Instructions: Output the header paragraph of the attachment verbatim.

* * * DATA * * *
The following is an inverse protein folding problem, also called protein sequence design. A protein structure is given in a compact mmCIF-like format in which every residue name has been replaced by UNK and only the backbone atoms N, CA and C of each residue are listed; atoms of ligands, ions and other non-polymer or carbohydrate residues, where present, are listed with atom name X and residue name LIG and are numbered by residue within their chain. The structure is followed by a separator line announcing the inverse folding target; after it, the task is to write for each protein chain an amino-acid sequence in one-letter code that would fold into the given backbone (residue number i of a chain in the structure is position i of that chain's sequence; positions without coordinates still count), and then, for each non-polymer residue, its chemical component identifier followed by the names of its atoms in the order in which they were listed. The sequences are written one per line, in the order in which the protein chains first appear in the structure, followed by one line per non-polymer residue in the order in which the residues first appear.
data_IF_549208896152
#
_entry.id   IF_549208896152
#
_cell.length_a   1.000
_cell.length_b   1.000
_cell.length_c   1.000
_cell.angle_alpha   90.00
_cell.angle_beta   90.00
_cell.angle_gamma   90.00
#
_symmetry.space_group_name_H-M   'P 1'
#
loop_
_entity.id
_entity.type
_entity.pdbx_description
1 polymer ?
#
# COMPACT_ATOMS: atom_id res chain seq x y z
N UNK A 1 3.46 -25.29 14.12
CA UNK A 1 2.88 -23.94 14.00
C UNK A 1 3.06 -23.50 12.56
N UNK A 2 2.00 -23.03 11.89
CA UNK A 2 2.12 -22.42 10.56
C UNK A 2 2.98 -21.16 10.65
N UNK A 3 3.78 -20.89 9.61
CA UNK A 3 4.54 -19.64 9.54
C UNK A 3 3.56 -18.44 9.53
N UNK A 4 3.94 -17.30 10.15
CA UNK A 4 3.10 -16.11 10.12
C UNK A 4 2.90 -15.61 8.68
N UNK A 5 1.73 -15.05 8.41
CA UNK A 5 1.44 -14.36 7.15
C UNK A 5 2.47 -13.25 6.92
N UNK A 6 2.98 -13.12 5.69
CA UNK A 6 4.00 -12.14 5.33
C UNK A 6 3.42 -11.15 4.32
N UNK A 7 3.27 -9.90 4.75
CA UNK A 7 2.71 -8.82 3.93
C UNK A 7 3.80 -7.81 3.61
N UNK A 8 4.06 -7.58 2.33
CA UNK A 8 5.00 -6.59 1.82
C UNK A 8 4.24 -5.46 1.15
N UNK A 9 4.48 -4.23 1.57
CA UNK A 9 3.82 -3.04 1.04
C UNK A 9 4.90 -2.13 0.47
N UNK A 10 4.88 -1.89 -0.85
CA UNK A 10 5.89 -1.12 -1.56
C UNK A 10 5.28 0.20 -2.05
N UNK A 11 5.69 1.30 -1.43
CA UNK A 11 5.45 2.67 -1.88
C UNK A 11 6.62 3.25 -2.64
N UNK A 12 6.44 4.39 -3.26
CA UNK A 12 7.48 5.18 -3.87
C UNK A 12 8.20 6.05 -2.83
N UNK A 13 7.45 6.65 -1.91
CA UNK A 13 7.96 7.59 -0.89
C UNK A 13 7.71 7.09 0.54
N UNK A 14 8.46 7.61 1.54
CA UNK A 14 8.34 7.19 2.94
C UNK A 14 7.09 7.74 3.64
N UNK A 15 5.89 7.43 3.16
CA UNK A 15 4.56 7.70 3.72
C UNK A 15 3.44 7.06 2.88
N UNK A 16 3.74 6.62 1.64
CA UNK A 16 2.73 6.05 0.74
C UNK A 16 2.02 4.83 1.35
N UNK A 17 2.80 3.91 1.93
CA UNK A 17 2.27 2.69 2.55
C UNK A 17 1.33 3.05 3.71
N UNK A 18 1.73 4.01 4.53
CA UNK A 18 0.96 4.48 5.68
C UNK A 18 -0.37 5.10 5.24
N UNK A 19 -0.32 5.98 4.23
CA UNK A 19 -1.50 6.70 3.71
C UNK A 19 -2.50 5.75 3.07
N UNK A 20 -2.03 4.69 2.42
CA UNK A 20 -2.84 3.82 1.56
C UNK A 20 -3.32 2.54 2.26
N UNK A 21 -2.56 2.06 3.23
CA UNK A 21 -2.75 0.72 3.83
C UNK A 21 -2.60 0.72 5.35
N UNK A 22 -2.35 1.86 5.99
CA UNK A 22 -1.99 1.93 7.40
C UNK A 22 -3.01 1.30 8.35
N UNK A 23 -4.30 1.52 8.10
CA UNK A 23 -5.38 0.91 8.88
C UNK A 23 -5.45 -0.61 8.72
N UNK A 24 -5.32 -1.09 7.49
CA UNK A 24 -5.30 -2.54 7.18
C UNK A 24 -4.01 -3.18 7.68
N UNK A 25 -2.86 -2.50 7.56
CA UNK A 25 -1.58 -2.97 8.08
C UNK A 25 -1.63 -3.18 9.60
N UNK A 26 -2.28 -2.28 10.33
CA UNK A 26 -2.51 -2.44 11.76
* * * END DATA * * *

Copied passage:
The following is an inverse protein folding problem, also called protein sequence design. A protein structure is given in a compact mmCIF-like format in which every residue name has been replaced by UNK and only the backbone atoms N, CA and C of each residue are listed; atoms of ligands, ions and other non-polymer or carbohydrate residues, where present, are listed with atom name X and residue name LIG and are numbered by residue within their chain. The structure is followed by a separator line announcing the inverse folding target; after it, the task is to write for each protein chain an amino-acid sequence in one-letter code that would fold into the given backbone (residue number i of a chain in the structure is position i of that chain's sequence; positions without coordinates still count), and then, for each non-polymer residue, its chemical component identifier followed by the names of its atoms in the order in which they were listed. The sequences are written one per line, in the order in which the protein chains first appear in the structure, followed by one line per non-polymer residue in the order in which the residues first appear.